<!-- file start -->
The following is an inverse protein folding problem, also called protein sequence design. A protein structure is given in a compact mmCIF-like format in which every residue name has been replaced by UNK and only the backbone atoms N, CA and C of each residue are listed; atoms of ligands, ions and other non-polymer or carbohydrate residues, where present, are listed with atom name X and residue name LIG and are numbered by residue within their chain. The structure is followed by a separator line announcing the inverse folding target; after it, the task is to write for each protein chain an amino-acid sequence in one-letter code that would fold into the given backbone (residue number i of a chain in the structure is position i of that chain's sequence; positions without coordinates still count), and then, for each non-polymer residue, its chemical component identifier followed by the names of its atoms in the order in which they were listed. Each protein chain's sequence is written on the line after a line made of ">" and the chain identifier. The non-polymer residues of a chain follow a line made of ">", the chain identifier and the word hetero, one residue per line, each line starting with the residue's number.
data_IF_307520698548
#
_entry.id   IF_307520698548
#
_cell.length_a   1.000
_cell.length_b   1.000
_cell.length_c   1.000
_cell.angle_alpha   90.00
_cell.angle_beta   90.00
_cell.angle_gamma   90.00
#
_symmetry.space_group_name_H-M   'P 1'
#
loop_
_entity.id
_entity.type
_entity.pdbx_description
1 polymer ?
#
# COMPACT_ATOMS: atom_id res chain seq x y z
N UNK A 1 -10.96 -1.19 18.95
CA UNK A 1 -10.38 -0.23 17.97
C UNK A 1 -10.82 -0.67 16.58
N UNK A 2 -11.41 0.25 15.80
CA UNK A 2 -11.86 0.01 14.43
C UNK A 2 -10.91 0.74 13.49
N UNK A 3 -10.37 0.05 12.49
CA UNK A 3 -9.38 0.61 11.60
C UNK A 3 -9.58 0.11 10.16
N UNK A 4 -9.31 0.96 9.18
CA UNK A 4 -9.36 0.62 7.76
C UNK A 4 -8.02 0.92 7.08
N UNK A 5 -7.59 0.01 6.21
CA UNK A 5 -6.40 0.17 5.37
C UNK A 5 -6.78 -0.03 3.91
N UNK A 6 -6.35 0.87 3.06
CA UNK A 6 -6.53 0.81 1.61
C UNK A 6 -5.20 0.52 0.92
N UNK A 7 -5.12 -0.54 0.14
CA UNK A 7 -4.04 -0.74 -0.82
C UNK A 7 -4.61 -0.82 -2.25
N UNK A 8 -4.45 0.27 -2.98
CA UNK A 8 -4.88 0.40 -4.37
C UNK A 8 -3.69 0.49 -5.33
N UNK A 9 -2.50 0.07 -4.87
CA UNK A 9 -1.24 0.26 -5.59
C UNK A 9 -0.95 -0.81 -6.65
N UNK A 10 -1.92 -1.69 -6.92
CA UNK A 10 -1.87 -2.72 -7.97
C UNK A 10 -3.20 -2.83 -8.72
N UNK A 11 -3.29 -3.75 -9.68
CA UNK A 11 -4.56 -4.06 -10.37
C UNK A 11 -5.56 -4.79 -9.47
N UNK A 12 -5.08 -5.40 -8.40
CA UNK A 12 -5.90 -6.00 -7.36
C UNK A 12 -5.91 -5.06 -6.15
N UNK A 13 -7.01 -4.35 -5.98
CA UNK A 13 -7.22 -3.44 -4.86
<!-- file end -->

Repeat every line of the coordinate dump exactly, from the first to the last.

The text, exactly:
The following is an inverse protein folding problem, also called protein sequence design. A protein structure is given in a compact mmCIF-like format in which every residue name has been replaced by UNK and only the backbone atoms N, CA and C of each residue are listed; atoms of ligands, ions and other non-polymer or carbohydrate residues, where present, are listed with atom name X and residue name LIG and are numbered by residue within their chain. The structure is followed by a separator line announcing the inverse folding target; after it, the task is to write for each protein chain an amino-acid sequence in one-letter code that would fold into the given backbone (residue number i of a chain in the structure is position i of that chain's sequence; positions without coordinates still count), and then, for each non-polymer residue, its chemical component identifier followed by the names of its atoms in the order in which they were listed. Each protein chain's sequence is written on the line after a line made of ">" and the chain identifier. The non-polymer residues of a chain follow a line made of ">", the chain identifier and the word hetero, one residue per line, each line starting with the residue's number.
data_IF_307520698548
#
_entry.id   IF_307520698548
#
_cell.length_a   1.000
_cell.length_b   1.000
_cell.length_c   1.000
_cell.angle_alpha   90.00
_cell.angle_beta   90.00
_cell.angle_gamma   90.00
#
_symmetry.space_group_name_H-M   'P 1'
#
loop_
_entity.id
_entity.type
_entity.pdbx_description
1 polymer ?
#
# COMPACT_ATOMS: atom_id res chain seq x y z
N UNK A 1 -10.96 -1.19 18.95
CA UNK A 1 -10.38 -0.23 17.97
C UNK A 1 -10.82 -0.67 16.58
N UNK A 2 -11.41 0.25 15.80
CA UNK A 2 -11.86 0.01 14.43
C UNK A 2 -10.91 0.74 13.49
N UNK A 3 -10.37 0.05 12.49
CA UNK A 3 -9.38 0.61 11.60
C UNK A 3 -9.58 0.11 10.16
N UNK A 4 -9.31 0.96 9.18
CA UNK A 4 -9.36 0.62 7.76
C UNK A 4 -8.02 0.92 7.08
N UNK A 5 -7.59 0.01 6.21
CA UNK A 5 -6.40 0.17 5.37
C UNK A 5 -6.78 -0.03 3.91
N UNK A 6 -6.35 0.87 3.06
CA UNK A 6 -6.53 0.81 1.61
C UNK A 6 -5.20 0.52 0.92
N UNK A 7 -5.12 -0.54 0.14
CA UNK A 7 -4.04 -0.74 -0.82
C UNK A 7 -4.61 -0.82 -2.25
N UNK A 8 -4.45 0.27 -2.98
CA UNK A 8 -4.88 0.40 -4.37
C UNK A 8 -3.69 0.49 -5.33
N UNK A 9 -2.50 0.07 -4.87
CA UNK A 9 -1.24 0.26 -5.59
C UNK A 9 -0.95 -0.81 -6.65
N UNK A 10 -1.92 -1.69 -6.92
CA UNK A 10 -1.87 -2.72 -7.97
C UNK A 10 -3.20 -2.83 -8.72
N UNK A 11 -3.29 -3.75 -9.68
CA UNK A 11 -4.56 -4.06 -10.37
C UNK A 11 -5.56 -4.79 -9.47
N UNK A 12 -5.08 -5.40 -8.40
CA UNK A 12 -5.90 -6.00 -7.36
C UNK A 12 -5.91 -5.06 -6.15
N UNK A 13 -7.01 -4.35 -5.98
CA UNK A 13 -7.22 -3.44 -4.86